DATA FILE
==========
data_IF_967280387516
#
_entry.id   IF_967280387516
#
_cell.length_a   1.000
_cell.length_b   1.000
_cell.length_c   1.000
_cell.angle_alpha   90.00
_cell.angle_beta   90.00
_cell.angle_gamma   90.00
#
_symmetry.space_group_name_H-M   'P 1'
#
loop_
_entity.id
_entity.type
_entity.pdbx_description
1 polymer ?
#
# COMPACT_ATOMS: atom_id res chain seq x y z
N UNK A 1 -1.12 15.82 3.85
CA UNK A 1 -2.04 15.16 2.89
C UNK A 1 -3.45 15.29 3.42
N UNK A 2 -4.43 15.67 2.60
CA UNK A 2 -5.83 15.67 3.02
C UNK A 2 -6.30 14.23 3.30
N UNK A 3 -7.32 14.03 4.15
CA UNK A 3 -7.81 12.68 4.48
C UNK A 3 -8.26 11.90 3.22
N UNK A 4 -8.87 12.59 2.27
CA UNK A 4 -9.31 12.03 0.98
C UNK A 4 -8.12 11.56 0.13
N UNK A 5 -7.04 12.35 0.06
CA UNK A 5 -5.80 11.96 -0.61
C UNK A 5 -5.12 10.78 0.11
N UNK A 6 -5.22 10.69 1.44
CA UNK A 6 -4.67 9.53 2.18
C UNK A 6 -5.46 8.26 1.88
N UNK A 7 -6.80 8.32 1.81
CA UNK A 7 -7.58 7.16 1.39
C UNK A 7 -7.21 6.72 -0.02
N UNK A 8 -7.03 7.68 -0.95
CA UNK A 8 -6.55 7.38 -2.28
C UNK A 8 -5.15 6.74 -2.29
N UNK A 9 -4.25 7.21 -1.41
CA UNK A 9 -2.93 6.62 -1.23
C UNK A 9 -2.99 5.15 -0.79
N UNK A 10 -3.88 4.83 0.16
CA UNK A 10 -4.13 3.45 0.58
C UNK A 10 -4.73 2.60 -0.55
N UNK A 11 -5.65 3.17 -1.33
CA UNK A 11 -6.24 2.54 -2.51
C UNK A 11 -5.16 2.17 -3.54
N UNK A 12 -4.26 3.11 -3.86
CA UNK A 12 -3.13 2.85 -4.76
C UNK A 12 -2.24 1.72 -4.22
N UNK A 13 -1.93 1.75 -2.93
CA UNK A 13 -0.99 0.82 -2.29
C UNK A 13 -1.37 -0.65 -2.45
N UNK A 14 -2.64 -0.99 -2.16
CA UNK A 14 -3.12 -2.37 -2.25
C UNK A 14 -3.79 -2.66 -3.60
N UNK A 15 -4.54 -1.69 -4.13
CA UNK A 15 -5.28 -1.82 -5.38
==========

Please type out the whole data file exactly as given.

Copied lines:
data_IF_967280387516
#
_entry.id   IF_967280387516
#
_cell.length_a   1.000
_cell.length_b   1.000
_cell.length_c   1.000
_cell.angle_alpha   90.00
_cell.angle_beta   90.00
_cell.angle_gamma   90.00
#
_symmetry.space_group_name_H-M   'P 1'
#
loop_
_entity.id
_entity.type
_entity.pdbx_description
1 polymer ?
#
# COMPACT_ATOMS: atom_id res chain seq x y z
N UNK A 1 -1.12 15.82 3.85
CA UNK A 1 -2.04 15.16 2.89
C UNK A 1 -3.45 15.29 3.42
N UNK A 2 -4.43 15.67 2.60
CA UNK A 2 -5.83 15.67 3.02
C UNK A 2 -6.30 14.23 3.30
N UNK A 3 -7.32 14.03 4.15
CA UNK A 3 -7.81 12.68 4.48
C UNK A 3 -8.26 11.90 3.22
N UNK A 4 -8.87 12.59 2.27
CA UNK A 4 -9.31 12.03 0.98
C UNK A 4 -8.12 11.56 0.13
N UNK A 5 -7.04 12.35 0.06
CA UNK A 5 -5.80 11.96 -0.61
C UNK A 5 -5.12 10.78 0.11
N UNK A 6 -5.22 10.69 1.44
CA UNK A 6 -4.67 9.53 2.18
C UNK A 6 -5.46 8.26 1.88
N UNK A 7 -6.80 8.32 1.81
CA UNK A 7 -7.58 7.16 1.39
C UNK A 7 -7.21 6.72 -0.02
N UNK A 8 -7.03 7.68 -0.95
CA UNK A 8 -6.55 7.38 -2.28
C UNK A 8 -5.15 6.74 -2.29
N UNK A 9 -4.25 7.21 -1.41
CA UNK A 9 -2.93 6.62 -1.23
C UNK A 9 -2.99 5.15 -0.79
N UNK A 10 -3.88 4.83 0.16
CA UNK A 10 -4.13 3.45 0.58
C UNK A 10 -4.73 2.60 -0.55
N UNK A 11 -5.65 3.17 -1.33
CA UNK A 11 -6.24 2.54 -2.51
C UNK A 11 -5.16 2.17 -3.54
N UNK A 12 -4.26 3.11 -3.86
CA UNK A 12 -3.13 2.85 -4.76
C UNK A 12 -2.24 1.72 -4.22
N UNK A 13 -1.93 1.75 -2.93
CA UNK A 13 -0.99 0.82 -2.29
C UNK A 13 -1.37 -0.65 -2.45
N UNK A 14 -2.64 -0.99 -2.16
CA UNK A 14 -3.12 -2.37 -2.25
C UNK A 14 -3.79 -2.66 -3.60
N UNK A 15 -4.54 -1.69 -4.13
CA UNK A 15 -5.28 -1.82 -5.38